:: Saturday, February 26, 2005 ::
I broke my fast
This post could also be titled, "The Continuing Adventures of the TNIV Controversy."
After a period of about 2 1/2 years (about 2 years of that during Seminary), I made my first foray into a Christian Bookstore today. Actually, I went to two. I went because I was looking for some music we'd been doing in church for years on CD so I could play it for some of the folks at First Baptist Warren in the near future.
I couldn't find it at Best Buy (my first attempt for music), and I didn't have time for iTunes and burning the CD, etc. So I went to the Christian bookstore that was just down the parking lot from the Best Buy. I went in, and their music selection was really picked over. I mean, about half the shelves were bare. Others were thinly stocked. I found two of the four CDs I was looking for there. The clerk was only semi-helpful.
I decided that I also wanted to pick up a TNIV today while I was out running errands and read through it to decide if I wanted to use it regularly. After hunting around the "Bibles" section for a while, I finally gave up and went to the checkout counter. There were two clerks there, one working with a mom and 5-year old to get in-store credit for a non-existent VeggieTales item. The other clerk finished up with her customer and closed the aisle. I waited for about 15 minutes for the in-store credit to work, and the other clerk came back.
"Can I help you find something?" she asked. I said I was ready to make my purchases. She started walking away. So then I said that I was looking for a TNIV, did they have any? The busy clerk sort of startled and looked at me, then at the other clerk. I felt like she backed away just a bit. The other clerk said, "I don't think we have that one, we don't carry it here." I said, "Oh, that's too bad." She said, "I'll check with my manager." She got on the phone and came back out.
"We won't be carrying it, because it's too controversial. There's a letter that's posted in the office as to why - something about inclusive language." I said, "That's too bad, I think people need to read it to find out what the fuss is all about." She said, "I agree, but it's not my call." Then she went back into the office. Presently she emerged with a publisher's bound page proof of the TNIV New Testament. She said, "We were given these as samples to give out to people, you can have it if you want."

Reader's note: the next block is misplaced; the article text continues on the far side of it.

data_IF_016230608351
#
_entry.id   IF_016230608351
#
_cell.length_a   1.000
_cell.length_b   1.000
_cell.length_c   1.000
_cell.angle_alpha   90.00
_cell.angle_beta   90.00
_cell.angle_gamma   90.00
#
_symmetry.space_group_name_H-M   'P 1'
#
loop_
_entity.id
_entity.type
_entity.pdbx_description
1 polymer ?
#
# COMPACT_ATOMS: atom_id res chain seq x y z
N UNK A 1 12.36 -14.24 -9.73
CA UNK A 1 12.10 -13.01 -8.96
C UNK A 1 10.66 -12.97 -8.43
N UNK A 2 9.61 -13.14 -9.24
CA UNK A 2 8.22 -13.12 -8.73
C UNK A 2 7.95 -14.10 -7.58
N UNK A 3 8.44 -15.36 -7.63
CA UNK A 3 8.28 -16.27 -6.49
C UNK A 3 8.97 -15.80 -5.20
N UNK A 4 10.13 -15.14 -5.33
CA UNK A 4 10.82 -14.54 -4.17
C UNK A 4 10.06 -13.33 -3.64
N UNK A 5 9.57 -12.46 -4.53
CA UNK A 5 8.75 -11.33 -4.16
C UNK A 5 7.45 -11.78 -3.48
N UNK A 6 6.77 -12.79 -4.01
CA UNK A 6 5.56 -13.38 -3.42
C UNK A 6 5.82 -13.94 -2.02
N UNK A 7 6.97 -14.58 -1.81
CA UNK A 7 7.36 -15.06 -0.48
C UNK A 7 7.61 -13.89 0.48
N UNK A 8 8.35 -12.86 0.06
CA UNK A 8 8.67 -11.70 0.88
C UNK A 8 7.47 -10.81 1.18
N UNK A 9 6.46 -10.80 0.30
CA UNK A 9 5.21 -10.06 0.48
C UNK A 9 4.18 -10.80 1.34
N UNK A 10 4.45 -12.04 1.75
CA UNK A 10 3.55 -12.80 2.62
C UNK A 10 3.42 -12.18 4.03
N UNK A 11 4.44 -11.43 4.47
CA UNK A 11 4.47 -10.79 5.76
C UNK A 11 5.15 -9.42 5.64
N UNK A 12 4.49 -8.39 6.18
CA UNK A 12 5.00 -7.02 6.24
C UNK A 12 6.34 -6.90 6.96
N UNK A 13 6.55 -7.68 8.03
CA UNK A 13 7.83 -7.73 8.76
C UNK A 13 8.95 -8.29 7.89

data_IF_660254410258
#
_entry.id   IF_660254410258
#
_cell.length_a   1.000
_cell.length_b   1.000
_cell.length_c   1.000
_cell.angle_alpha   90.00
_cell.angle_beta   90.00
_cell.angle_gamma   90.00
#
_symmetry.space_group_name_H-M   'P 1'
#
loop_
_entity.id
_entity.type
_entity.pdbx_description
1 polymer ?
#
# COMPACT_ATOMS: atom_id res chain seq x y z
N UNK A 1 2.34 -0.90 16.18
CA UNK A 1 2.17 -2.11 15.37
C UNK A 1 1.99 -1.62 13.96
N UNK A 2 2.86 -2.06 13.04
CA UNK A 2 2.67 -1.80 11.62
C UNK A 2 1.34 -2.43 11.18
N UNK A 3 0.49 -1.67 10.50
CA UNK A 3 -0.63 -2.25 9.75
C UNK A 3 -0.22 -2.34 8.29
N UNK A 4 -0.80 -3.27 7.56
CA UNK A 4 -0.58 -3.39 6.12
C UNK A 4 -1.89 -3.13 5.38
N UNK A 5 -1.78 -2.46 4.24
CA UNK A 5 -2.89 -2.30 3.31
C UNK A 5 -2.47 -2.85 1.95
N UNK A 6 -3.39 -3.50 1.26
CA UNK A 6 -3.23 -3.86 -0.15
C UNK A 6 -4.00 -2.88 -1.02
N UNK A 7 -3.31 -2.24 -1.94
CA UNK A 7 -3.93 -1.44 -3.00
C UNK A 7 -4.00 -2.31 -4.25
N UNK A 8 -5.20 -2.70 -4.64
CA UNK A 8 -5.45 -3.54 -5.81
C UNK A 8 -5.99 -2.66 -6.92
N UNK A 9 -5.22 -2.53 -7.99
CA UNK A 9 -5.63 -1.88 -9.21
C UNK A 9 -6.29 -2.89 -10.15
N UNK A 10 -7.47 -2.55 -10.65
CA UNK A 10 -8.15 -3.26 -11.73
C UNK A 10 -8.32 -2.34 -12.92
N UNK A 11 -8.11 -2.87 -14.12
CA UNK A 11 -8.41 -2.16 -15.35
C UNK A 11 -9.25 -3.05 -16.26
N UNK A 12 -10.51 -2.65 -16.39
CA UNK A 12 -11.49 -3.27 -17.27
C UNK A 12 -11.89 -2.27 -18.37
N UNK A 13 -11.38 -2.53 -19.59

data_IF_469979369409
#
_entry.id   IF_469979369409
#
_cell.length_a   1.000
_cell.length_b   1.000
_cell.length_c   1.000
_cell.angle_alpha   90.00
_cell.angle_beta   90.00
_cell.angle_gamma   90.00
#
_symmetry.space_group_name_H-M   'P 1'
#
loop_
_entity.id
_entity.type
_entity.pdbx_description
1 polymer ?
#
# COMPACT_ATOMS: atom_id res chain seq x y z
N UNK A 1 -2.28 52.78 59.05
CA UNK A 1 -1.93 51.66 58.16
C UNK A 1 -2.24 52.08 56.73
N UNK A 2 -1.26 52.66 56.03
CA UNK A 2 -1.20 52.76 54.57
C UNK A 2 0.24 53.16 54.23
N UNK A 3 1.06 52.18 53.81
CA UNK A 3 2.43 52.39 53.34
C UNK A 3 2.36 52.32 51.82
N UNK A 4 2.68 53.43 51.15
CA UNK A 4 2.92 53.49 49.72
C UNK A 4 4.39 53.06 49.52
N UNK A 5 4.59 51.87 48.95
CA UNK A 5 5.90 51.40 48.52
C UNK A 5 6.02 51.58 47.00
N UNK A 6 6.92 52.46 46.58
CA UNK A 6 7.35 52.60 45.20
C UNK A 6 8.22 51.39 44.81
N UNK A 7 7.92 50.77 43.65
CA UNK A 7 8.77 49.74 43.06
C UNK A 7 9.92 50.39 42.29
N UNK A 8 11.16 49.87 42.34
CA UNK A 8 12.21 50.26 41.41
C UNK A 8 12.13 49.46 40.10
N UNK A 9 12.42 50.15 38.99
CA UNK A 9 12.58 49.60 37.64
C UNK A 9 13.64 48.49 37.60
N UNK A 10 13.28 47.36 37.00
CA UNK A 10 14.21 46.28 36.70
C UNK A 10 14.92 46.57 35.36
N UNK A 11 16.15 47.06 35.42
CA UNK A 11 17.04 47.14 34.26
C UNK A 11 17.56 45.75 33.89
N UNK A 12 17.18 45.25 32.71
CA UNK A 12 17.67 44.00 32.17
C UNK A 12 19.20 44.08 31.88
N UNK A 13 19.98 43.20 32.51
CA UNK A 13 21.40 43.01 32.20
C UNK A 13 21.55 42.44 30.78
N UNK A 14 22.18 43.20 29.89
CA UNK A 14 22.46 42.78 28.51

"Thanks," I said. She started to walk away again, but then thought better of it and said, "well, I guess I could ring you up."
She did, and I left.
I drove all the way to the other side of town, still looking for a couple of CDs, and now, more than ever, interested in tracking down a TNIV. I went into the other Christian bookstore's music section, discovering it to be kind of empty but not as picked-over looking as the other. I still couldn't find what I was looking for, so I went and asked the clerk at the counter. She looked it up - on the complicated text-driven IBM cash register/computer. She found it and we both scoured the shelf in that section until I found one of the two CDs. I gave up on the other one.
So as she was working on looking up another song for me, I asked the other clerk about the TNIV. I said, "I'm looking for something that seems a bit contoversial, so no offense, but do you carry the TNIV?"
"Of course," she said, and helped me find it. I picked up the little pocket-size one. We went back to the counter. The other clerk hadn't found the song I was looking for: it's a new version of "O Love That Will Not Let Me Go" played in a swingin' 2/2 meter with mandolin and guitar. We talked about how I didn't just want to pick up a CD of recycled hymns because the arrangements had the potential to be so awful. We all got a good laugh over that one.
Then I said, "I don't know why this TNIV is so contoversial - it seems like it works well in the campus ministry context, by avoiding the gender questions so much where it's unnecessary." Both clerks agreed with me, shaking their heads along with me.
They were friendly.
I don't think I'll be back to a Christian Bookstore for a while. Amazon.com works for most of the stuff I need (books and music, at least), and CM Almy has a decent website for the rest. I could end up being a full-time solo pastor at a traditional-ish church and not have to venture into a Christian bookstore for a really long time, if I plan ahead.
:: Matt 2/26/2005 11:30:00 PM :: permalink ::